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23.10: Solution to the Underdamped Simple Harmonic Oscillator

  • Page ID
    25899
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    Consider the underdamped simple harmonic oscillator equation),

    \[\frac{d^{2} x}{d t^{2}}+\frac{b}{m} \frac{d x}{d t}+\frac{k}{m} x=0 \nonumber\]

    When \((b / m)^{2}<4 k / m\) we show that the equation has a solution of the form

    \[x(t)=x_{\mathrm{m}} e^{-\alpha t} \cos (\gamma t+\phi) \nonumber \]

    Solution: Let’s suppose the function x(t) has the form

    \[x(t)=A \operatorname{Re}\left(e^{z t}\right) \nonumber \]

    where z is a number (possibly complex) and A is a real number. Then

    \[\frac{d x}{d t}=z A e^{z t} \nonumber \]

    \[\frac{d^{2} x}{d t^{2}}=z^{2} A e^{z t} \nonumber \]

    We now substitute Equations (23.C.3), (23.C.4), and (23.C.5), into Equation (23.C.1) resulting in

    \[z^{2} A e^{z t}+\frac{b}{m} z A e^{z t}+\frac{k}{m} A e^{z t}=0 \nonumber \]

    Collecting terms in Equation (23.C.6) yields

    \[\left(z^{2}+\frac{b}{m} z+\frac{k}{m}\right) A e^{z t}=0 \nonumber \]

    The condition for the solution is that

    \[z^{2}+\frac{b}{m} z+\frac{k}{m}=0 \nonumber \]

    This quadratic equation has solutions

    \[z=\frac{-(b / m) \pm\left((b / m)^{2}-4 k / m\right)^{1 / 2}}{2} \nonumber \]

    When \((b / m)^{2}<4 k / m\), the oscillator is called underdamped, and we have two solutions for z , however the solutions are complex numbers. Let

    \[\gamma=\left(k / m-(b / 2 m)^{2}\right)^{1 / 2} \nonumber \]

    and

    \[\alpha=b / 2 m \nonumber \]

    Recall that the imaginary number \(i=\sqrt{-1}\). The two solutions are then \(z_{1}=-\alpha+i \gamma t\) and \(z_{2}=-\alpha-i \gamma t\). Because our system is linear, our general solution is a linear combination of these two solutions,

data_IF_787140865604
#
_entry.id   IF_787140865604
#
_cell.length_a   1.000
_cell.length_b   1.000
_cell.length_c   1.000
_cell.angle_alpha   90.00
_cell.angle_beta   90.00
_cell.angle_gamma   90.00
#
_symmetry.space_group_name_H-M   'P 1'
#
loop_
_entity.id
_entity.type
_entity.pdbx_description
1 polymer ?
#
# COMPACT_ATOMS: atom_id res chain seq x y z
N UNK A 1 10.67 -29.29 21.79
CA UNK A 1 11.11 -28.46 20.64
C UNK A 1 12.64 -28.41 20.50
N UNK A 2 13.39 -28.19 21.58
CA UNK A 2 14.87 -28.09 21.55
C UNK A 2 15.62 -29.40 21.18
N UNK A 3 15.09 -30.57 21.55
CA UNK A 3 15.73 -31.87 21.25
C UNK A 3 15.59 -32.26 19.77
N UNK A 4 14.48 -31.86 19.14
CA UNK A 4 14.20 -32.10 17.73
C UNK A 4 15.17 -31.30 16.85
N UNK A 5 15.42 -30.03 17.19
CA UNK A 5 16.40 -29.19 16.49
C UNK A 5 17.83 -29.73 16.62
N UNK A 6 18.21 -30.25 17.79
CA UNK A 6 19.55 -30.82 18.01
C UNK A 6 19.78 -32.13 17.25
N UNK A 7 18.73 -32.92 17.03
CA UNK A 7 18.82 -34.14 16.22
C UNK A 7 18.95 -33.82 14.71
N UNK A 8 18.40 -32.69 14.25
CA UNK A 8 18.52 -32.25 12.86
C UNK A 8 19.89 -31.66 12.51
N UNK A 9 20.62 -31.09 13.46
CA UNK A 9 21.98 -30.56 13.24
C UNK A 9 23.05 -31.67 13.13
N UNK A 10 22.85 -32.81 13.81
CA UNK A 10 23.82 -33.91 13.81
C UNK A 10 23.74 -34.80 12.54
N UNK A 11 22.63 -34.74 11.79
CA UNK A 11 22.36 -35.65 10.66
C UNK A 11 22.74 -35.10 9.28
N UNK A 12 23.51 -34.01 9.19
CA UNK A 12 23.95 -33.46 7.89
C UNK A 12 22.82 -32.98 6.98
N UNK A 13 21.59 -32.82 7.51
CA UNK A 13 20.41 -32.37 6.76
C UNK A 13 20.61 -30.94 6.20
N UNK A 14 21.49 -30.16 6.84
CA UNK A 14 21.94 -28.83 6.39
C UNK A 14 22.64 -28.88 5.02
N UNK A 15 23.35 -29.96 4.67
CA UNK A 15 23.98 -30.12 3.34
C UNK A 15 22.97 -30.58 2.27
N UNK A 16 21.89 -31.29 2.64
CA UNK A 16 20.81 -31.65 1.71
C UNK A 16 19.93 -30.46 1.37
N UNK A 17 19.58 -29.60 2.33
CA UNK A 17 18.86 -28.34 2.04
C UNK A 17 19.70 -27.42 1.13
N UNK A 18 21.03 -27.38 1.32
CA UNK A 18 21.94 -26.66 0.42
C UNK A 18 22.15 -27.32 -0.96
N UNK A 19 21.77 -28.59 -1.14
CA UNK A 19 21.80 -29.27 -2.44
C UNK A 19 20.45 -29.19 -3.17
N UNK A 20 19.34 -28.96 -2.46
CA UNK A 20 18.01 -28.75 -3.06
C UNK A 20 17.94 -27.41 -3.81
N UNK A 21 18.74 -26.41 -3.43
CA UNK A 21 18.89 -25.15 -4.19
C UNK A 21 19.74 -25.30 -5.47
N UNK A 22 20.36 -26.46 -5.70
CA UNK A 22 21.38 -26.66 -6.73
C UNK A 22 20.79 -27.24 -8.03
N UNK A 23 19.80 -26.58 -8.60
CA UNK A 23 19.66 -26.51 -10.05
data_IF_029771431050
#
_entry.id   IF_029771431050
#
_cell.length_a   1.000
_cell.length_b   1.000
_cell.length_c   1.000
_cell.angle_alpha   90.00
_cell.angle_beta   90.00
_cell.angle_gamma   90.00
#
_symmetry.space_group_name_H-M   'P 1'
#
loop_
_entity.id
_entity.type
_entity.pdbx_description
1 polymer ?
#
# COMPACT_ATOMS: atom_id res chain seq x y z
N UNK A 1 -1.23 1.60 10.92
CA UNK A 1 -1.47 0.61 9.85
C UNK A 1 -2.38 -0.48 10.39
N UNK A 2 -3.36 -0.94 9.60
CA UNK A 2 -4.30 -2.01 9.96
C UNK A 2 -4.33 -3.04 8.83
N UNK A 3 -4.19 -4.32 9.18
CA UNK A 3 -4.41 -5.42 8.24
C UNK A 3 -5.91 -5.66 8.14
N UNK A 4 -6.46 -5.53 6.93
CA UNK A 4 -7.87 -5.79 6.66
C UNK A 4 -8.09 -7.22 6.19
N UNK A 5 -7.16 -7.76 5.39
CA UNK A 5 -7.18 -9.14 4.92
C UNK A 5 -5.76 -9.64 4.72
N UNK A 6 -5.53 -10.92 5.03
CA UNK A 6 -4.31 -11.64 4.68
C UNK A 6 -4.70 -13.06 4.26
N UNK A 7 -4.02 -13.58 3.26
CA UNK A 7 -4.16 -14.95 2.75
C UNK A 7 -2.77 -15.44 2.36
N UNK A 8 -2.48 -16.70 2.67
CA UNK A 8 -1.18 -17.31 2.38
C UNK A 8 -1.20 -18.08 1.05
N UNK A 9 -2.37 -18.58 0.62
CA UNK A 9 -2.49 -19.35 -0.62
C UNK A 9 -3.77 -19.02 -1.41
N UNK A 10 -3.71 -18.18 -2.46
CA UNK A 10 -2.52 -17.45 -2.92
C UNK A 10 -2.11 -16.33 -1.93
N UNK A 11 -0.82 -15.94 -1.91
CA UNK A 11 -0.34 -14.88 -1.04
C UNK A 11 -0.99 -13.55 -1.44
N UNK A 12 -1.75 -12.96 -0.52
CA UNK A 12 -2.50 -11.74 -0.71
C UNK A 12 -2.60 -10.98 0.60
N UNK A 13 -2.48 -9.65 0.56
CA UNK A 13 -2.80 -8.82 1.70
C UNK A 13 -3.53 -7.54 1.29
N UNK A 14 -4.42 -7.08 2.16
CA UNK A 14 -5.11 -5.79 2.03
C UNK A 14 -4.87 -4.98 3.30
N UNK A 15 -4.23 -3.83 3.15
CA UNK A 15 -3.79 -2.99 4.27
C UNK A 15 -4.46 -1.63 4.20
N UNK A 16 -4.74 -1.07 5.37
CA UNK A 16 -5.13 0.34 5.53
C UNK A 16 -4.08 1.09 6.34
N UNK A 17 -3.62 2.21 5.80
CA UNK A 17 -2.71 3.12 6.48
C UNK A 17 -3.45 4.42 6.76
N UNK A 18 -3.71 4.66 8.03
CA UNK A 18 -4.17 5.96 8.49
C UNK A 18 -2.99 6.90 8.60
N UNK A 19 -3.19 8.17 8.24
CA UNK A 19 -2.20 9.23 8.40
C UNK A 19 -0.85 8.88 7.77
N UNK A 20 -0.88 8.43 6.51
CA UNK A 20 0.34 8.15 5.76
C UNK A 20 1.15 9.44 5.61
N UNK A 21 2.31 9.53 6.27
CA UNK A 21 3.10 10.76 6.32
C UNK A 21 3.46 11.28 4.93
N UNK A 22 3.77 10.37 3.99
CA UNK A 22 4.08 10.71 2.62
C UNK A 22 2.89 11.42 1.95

\[x(t)=A_{1} e^{-\alpha+i \gamma t}+A_{2} e^{-\alpha-i \gamma t}=\left(A_{1} e^{i \gamma t}+A_{2} e^{-i \gamma t}\right) e^{-\alpha t} \nonumber \]

    where \(A_{1}\) and \(A_{2}\) are constants. We shall transform this expression into a more familiar equation involving sine and cosine functions with help from the Euler formula,

    \[e^{\pm i \gamma t}=\cos (\gamma t) \pm i \sin (\gamma t) \nonumber \]

    Therefore we can rewrite our solution as

    \[x(t)=\left(A_{1}(\cos (\gamma t)+i \sin (\gamma t))+A_{2}(\cos (\gamma t)-i \sin (\gamma t))\right) e^{-\alpha t} \nonumber \]

    A little rearrangement yields

    \[x(t)=\left(\left(A_{1}+A_{2}\right) \cos (\gamma t)+i\left(A_{1}-A_{2}\right) \sin (\gamma t)\right) e^{-\alpha t} \nonumber \]

    Define two new constants \(C=A_{1}+A_{2}\) and \(D=i\left(A_{1}-A_{2}\right)\). Then our solution looks like

    \[x(t)=(C \cos (\gamma t)+D \sin (\gamma t)) e^{-\alpha t} \nonumber \]

    Recall from Example 23.5 that we can rewrite

    \[C \cos (\gamma t)+D \sin (\gamma t)=x_{\mathrm{m}} \cos (\gamma t+\phi) \nonumber \]

    where

    \[x_{\mathrm{m}}=\left(C^{2}+D^{2}\right)^{1 / 2}, \text { and } \phi=\tan ^{-1}(D / C) \nonumber \]

    Then our general solution for the underdamped case (Equation (23.C.16)) can be written as

    \[x(t)=x_{\mathrm{m}} e^{-\alpha t} \cos (\gamma t+\phi) \nonumber \]

    There are two other possible cases which we shall not analyze: when \((b / m)^{2}>4 k / m\), a case referred to as overdamped, and when \((b / m)^{2}=4 k / m\), a case referred to as critically damped.


    This page titled 23.10: Solution to the Underdamped Simple Harmonic Oscillator is shared under a not declared license and was authored, remixed, and/or curated by Peter Dourmashkin (MIT OpenCourseWare) via source content that was edited to the style and standards of the LibreTexts platform; a detailed edit history is available upon request.